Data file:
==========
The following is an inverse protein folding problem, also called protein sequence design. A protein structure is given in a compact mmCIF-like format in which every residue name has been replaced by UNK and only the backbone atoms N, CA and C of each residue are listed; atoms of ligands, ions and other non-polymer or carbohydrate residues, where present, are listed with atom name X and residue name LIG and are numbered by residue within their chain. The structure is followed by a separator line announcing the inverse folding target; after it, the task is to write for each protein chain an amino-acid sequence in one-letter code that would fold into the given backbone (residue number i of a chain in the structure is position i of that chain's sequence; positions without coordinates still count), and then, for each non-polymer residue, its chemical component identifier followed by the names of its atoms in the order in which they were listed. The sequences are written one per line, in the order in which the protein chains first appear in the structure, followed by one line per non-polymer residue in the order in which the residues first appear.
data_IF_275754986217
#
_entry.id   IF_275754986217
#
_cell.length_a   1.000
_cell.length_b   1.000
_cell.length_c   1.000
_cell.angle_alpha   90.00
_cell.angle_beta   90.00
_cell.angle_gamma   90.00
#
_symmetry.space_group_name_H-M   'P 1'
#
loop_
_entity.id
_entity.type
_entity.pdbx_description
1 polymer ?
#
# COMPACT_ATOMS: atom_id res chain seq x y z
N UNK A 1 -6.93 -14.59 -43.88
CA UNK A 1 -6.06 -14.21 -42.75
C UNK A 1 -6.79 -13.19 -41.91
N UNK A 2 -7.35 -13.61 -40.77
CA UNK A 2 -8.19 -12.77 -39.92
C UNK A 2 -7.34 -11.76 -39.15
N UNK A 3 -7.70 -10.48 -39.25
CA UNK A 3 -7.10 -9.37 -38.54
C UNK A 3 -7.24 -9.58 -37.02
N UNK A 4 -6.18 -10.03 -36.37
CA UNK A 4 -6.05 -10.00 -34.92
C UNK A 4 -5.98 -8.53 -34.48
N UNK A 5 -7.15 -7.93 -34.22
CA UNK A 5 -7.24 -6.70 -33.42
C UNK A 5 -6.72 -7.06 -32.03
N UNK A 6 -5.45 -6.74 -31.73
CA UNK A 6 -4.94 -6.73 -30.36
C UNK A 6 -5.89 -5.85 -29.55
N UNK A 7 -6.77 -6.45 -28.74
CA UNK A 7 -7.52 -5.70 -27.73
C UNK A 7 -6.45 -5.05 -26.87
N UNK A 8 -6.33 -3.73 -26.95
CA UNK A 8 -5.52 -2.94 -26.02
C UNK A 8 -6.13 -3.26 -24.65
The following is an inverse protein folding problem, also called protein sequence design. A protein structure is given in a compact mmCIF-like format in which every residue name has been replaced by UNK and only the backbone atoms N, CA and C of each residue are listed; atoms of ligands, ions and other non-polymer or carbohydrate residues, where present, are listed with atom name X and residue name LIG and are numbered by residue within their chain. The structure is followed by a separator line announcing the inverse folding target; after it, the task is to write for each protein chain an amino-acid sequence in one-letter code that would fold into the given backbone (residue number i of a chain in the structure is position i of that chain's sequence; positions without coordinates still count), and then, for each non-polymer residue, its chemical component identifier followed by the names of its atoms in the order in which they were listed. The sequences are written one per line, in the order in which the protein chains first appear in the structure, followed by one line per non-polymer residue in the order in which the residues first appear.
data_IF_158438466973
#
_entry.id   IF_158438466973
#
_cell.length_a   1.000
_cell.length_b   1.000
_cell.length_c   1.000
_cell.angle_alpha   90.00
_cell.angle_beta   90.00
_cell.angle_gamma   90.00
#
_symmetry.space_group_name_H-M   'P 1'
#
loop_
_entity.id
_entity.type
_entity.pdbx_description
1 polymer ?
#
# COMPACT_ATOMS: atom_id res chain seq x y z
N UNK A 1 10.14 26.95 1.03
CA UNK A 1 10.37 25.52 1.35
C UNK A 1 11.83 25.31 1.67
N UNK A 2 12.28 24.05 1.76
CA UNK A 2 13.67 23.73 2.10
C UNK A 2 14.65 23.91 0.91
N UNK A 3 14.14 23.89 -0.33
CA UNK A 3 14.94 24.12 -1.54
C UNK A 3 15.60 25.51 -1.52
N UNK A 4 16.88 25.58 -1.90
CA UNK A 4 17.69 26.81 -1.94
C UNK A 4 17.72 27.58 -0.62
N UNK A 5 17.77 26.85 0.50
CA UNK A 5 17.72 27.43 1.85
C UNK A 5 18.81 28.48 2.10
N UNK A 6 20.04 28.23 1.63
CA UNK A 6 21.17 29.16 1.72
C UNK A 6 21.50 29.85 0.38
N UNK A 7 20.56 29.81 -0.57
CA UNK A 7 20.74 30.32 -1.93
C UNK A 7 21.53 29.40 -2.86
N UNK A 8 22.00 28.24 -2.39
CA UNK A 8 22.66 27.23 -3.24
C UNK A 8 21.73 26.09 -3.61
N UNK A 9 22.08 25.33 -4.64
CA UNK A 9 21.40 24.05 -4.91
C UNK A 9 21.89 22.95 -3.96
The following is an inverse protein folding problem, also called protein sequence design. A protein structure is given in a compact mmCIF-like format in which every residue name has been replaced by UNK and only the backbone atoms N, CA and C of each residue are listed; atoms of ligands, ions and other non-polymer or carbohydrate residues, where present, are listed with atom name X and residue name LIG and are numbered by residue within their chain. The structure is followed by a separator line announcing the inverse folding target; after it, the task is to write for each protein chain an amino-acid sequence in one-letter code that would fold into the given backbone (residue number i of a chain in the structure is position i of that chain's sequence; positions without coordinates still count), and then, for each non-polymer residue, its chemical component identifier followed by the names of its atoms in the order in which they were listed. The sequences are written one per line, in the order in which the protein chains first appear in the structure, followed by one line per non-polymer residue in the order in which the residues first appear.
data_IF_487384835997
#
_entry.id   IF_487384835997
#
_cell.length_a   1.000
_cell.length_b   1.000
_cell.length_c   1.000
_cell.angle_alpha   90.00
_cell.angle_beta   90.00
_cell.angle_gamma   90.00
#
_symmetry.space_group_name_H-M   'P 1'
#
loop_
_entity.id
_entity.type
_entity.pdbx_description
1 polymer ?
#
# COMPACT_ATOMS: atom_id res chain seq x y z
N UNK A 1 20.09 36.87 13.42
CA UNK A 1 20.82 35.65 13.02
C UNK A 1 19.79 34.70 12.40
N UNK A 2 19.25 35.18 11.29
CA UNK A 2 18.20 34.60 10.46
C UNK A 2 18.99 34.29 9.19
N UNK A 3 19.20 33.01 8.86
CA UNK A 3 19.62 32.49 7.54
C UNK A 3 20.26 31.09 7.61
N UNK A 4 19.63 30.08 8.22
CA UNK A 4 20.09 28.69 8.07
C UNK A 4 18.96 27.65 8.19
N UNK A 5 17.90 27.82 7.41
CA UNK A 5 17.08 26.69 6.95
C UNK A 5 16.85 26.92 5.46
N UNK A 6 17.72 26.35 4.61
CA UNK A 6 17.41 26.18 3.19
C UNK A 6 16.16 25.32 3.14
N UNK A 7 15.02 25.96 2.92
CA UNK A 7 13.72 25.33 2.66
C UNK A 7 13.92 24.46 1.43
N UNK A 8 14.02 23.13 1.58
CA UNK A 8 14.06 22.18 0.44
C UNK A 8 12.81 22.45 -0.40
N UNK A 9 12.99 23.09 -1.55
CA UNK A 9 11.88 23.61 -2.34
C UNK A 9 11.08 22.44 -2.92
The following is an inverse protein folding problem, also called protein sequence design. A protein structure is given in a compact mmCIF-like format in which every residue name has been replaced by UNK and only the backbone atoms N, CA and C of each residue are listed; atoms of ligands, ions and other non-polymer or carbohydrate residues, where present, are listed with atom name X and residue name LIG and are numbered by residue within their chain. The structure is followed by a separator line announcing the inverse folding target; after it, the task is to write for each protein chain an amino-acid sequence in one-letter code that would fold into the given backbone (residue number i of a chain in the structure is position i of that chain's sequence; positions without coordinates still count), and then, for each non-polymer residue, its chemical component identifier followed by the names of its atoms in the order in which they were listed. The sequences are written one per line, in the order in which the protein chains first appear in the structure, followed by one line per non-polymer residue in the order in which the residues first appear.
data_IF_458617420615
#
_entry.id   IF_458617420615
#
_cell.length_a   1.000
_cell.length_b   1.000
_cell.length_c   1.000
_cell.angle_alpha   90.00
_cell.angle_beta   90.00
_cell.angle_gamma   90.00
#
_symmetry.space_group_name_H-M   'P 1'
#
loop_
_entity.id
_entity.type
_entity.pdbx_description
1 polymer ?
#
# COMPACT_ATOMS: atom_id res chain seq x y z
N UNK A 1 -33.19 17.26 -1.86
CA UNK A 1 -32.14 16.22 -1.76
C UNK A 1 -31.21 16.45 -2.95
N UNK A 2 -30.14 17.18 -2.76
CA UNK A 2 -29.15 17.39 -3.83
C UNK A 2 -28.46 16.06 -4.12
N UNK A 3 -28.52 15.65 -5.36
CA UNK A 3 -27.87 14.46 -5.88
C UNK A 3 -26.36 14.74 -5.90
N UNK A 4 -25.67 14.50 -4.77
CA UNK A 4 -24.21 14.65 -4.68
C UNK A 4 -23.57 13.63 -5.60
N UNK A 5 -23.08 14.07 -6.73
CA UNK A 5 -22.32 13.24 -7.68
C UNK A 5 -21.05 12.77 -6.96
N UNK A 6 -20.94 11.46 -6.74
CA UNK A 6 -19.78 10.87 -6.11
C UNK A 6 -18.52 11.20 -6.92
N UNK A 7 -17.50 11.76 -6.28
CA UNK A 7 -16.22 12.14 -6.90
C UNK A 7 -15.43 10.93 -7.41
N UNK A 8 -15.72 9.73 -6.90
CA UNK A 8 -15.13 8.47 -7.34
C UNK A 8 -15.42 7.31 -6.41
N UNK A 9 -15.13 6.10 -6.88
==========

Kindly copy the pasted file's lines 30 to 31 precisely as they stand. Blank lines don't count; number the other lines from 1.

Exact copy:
C UNK A 3 -7.24 -9.58 -37.02
N UNK A 4 -6.18 -10.03 -36.37